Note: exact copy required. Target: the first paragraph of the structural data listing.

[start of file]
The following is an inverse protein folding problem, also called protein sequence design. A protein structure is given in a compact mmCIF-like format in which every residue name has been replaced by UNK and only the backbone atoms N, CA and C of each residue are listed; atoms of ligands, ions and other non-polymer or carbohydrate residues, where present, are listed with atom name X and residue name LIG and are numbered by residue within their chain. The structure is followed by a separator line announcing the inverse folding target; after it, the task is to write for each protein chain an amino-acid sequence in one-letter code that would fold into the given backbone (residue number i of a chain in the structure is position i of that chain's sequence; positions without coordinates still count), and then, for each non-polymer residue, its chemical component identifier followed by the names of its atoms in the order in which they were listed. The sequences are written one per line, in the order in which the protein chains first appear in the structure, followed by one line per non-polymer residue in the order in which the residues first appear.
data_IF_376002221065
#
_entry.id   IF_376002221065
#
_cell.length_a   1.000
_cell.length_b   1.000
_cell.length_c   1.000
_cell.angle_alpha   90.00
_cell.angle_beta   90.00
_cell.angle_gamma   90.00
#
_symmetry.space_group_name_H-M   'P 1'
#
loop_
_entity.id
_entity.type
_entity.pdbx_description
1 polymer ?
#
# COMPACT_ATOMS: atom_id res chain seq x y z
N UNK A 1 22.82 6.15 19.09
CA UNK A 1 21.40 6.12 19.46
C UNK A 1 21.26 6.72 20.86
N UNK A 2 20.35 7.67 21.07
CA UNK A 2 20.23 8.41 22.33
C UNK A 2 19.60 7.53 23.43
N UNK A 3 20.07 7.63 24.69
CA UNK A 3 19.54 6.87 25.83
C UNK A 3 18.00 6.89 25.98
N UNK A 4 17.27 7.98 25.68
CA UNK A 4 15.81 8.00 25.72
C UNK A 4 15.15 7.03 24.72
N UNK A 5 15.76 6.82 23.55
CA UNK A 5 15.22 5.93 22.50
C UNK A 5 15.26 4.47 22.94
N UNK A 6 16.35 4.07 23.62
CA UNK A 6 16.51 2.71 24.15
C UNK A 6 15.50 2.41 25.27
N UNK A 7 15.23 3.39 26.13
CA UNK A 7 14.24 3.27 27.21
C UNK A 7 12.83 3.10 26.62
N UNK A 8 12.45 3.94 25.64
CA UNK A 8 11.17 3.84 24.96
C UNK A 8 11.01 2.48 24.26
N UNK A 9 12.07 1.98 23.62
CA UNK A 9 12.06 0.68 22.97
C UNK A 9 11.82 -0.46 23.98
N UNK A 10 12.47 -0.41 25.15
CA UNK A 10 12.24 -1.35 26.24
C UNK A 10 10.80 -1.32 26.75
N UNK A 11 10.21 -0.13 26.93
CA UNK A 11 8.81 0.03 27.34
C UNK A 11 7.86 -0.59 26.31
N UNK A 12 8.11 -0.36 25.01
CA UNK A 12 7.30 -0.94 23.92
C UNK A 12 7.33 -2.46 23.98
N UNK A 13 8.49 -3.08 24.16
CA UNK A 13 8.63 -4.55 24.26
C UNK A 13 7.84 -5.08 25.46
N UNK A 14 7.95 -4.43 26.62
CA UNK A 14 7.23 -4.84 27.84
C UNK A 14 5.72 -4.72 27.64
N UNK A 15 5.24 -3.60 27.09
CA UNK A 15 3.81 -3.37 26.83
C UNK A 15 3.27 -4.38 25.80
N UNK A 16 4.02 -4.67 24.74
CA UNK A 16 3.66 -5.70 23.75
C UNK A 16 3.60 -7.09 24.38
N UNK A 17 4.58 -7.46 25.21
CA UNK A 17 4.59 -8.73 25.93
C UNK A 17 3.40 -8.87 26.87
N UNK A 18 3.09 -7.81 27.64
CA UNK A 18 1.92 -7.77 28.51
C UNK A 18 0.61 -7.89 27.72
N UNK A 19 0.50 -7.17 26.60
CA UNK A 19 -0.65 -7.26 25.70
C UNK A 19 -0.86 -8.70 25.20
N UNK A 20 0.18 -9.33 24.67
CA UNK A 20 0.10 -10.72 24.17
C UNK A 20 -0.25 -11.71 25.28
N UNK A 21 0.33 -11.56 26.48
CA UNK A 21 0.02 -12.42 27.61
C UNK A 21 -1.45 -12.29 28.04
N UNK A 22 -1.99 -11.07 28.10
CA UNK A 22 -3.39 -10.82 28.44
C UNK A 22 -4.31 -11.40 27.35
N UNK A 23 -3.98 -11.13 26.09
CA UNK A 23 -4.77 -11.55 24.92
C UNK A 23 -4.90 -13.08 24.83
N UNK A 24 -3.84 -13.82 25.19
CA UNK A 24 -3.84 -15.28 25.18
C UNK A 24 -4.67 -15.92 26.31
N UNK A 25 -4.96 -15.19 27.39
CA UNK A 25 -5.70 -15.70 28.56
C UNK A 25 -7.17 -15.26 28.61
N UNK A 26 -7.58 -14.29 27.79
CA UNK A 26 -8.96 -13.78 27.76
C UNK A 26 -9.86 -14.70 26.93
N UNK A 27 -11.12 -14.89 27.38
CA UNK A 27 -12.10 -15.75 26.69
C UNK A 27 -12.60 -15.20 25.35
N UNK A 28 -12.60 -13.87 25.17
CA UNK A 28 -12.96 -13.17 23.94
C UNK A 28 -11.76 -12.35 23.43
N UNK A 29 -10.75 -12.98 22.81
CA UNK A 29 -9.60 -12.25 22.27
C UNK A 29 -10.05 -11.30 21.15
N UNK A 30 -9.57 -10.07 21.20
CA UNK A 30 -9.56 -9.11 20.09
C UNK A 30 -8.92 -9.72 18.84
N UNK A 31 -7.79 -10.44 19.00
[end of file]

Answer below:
The following is an inverse protein folding problem, also called protein sequence design. A protein structure is given in a compact mmCIF-like format in which every residue name has been replaced by UNK and only the backbone atoms N, CA and C of each residue are listed; atoms of ligands, ions and other non-polymer or carbohydrate residues, where present, are listed with atom name X and residue name LIG and are numbered by residue within their chain. The structure is followed by a separator line announcing the inverse folding target; after it, the task is to write for each protein chain an amino-acid sequence in one-letter code that would fold into the given backbone (residue number i of a chain in the structure is position i of that chain's sequence; positions without coordinates still count), and then, for each non-polymer residue, its chemical component identifier followed by the names of its atoms in the order in which they were listed. The sequences are written one per line, in the order in which the protein chains first appear in the structure, followed by one line per non-polymer residue in the order in which the residues first appear.